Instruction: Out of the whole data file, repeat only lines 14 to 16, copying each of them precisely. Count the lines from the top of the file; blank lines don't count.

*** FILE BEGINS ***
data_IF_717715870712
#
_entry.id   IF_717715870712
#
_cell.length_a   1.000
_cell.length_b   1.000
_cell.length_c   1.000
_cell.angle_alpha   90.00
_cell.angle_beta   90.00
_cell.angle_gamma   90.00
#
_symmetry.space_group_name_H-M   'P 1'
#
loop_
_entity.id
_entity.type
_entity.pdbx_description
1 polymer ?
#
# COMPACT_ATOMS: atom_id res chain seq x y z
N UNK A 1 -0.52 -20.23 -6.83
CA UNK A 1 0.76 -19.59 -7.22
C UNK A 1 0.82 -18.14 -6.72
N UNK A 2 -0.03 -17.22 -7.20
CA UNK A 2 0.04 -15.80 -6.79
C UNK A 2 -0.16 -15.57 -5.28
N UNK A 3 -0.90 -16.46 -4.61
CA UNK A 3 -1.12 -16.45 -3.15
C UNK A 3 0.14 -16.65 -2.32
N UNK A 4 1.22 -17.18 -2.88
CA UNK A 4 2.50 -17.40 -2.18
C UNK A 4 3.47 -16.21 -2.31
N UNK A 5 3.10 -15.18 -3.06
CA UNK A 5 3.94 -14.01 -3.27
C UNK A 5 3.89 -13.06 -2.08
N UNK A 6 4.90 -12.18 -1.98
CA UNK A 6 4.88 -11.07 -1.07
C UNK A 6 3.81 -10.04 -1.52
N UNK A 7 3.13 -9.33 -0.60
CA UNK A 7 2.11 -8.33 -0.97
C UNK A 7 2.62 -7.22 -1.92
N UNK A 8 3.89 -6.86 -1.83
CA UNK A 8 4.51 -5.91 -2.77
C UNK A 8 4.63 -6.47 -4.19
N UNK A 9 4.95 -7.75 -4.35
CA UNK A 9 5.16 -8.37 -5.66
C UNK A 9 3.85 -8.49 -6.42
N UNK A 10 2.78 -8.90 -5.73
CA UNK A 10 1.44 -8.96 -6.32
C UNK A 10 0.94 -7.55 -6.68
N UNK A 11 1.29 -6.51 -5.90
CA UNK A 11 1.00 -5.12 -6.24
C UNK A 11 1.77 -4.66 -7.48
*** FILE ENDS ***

loop_
_entity.id
_entity.type